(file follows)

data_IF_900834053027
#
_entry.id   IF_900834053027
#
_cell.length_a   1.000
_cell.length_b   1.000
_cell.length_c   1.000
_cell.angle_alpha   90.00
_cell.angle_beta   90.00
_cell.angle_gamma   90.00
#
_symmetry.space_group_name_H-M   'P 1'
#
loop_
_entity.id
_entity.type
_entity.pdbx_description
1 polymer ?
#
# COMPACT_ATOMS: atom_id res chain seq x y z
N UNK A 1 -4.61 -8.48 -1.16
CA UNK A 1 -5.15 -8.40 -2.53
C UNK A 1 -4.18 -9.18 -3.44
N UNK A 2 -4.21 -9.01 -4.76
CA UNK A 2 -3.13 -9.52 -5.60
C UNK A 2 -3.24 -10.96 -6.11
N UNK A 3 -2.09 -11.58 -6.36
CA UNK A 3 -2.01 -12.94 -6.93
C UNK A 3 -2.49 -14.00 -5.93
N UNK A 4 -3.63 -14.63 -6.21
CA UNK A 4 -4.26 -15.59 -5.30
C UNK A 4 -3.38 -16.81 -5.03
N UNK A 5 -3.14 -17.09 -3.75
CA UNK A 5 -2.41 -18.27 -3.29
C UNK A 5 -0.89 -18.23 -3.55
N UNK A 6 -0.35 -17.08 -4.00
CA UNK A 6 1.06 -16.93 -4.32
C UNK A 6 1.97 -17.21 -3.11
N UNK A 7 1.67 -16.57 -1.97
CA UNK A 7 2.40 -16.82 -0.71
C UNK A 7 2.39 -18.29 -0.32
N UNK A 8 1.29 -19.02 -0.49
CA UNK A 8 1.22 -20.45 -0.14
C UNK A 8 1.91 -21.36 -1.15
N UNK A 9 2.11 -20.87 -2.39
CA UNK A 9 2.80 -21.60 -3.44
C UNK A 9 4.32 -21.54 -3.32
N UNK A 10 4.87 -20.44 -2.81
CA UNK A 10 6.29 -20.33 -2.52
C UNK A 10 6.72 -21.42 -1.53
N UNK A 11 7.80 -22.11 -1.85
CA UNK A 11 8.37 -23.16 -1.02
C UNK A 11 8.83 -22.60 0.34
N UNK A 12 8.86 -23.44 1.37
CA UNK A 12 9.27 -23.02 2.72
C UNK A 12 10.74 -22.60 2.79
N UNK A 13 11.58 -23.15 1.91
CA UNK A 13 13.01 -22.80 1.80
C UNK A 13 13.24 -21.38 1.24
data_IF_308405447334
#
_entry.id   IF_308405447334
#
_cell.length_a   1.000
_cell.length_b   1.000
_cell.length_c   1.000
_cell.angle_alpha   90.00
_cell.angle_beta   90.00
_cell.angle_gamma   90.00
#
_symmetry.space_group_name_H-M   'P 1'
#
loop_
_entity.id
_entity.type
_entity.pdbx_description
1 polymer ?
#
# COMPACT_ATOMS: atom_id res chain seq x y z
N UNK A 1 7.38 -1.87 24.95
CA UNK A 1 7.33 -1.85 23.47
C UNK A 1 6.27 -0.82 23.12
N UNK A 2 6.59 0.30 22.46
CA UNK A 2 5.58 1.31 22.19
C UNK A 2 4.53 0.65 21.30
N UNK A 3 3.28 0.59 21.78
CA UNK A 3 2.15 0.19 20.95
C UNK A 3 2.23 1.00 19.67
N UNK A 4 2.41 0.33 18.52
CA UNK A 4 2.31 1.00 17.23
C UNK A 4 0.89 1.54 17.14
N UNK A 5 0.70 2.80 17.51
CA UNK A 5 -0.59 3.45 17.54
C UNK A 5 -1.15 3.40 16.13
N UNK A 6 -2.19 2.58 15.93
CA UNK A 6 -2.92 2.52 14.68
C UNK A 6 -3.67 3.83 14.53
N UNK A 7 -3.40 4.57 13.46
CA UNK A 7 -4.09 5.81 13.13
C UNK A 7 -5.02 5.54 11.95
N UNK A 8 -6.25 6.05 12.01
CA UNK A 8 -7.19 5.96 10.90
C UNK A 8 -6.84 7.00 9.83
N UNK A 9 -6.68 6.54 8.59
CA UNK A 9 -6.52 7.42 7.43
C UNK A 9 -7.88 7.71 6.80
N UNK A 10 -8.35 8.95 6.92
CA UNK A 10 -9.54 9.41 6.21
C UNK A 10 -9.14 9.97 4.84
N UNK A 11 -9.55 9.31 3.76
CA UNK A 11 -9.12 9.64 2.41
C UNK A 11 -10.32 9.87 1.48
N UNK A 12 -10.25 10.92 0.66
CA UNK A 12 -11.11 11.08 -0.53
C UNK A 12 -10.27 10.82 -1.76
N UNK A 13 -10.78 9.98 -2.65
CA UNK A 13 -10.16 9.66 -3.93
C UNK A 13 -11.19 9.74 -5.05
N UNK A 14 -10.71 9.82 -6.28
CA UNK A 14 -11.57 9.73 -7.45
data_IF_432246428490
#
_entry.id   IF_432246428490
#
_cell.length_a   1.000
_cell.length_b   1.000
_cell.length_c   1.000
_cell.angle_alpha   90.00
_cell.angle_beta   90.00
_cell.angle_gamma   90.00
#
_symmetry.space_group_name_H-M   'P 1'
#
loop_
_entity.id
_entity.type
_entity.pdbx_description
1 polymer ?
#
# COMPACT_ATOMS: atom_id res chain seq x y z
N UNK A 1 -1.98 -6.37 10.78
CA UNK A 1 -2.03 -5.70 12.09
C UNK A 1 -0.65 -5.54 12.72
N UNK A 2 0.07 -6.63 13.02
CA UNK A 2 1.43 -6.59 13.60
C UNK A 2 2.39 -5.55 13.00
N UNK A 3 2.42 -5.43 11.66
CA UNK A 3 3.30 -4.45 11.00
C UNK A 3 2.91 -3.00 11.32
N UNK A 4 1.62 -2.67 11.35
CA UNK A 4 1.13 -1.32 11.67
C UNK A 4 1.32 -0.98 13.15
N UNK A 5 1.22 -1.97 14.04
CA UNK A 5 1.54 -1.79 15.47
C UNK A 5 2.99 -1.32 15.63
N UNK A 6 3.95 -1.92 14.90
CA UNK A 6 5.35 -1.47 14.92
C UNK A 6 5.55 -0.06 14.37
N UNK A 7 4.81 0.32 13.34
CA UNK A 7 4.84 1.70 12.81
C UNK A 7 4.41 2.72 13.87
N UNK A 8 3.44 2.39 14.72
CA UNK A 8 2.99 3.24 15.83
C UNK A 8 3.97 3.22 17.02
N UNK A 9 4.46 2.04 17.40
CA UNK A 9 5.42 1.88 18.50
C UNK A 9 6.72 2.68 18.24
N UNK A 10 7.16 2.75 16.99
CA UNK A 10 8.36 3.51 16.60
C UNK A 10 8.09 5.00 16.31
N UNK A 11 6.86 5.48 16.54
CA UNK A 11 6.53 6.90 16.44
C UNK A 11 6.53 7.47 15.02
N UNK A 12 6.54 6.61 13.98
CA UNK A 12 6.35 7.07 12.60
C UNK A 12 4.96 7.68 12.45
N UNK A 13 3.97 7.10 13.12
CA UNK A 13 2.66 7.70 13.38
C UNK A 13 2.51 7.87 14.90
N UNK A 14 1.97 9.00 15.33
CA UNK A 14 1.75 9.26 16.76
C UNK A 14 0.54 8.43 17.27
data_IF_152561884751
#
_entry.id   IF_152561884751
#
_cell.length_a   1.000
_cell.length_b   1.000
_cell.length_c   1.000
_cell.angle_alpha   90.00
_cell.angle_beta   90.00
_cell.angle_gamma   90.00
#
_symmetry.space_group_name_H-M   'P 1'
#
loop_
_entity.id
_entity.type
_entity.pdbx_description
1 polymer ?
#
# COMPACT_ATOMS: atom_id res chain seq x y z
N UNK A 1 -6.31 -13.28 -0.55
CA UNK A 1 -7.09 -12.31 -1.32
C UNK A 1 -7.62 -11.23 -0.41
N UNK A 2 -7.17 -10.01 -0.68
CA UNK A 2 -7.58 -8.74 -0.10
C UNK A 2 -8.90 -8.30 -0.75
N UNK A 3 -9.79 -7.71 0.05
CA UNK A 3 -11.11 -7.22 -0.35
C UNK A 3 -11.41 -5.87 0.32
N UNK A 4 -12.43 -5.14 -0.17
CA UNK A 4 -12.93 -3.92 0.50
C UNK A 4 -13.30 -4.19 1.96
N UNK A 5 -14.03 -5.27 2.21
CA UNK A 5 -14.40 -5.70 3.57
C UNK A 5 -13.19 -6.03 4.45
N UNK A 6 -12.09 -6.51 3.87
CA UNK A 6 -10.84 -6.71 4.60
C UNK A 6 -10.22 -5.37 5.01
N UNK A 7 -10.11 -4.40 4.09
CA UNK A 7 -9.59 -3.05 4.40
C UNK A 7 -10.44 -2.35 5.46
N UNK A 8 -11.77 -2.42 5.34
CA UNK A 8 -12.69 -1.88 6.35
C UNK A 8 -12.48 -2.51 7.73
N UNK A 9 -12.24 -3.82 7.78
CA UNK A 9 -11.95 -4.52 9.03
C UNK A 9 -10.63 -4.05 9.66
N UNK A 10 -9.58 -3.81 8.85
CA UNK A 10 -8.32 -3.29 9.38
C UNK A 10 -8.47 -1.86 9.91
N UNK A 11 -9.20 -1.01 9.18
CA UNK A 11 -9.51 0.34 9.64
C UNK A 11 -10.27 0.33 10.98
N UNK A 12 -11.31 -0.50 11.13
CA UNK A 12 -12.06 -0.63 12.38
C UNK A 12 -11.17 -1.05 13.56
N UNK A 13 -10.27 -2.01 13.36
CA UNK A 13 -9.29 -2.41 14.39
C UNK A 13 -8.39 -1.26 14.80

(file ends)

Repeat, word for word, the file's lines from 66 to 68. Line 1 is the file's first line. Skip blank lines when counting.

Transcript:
_cell.length_c   1.000
_cell.angle_alpha   90.00
_cell.angle_beta   90.00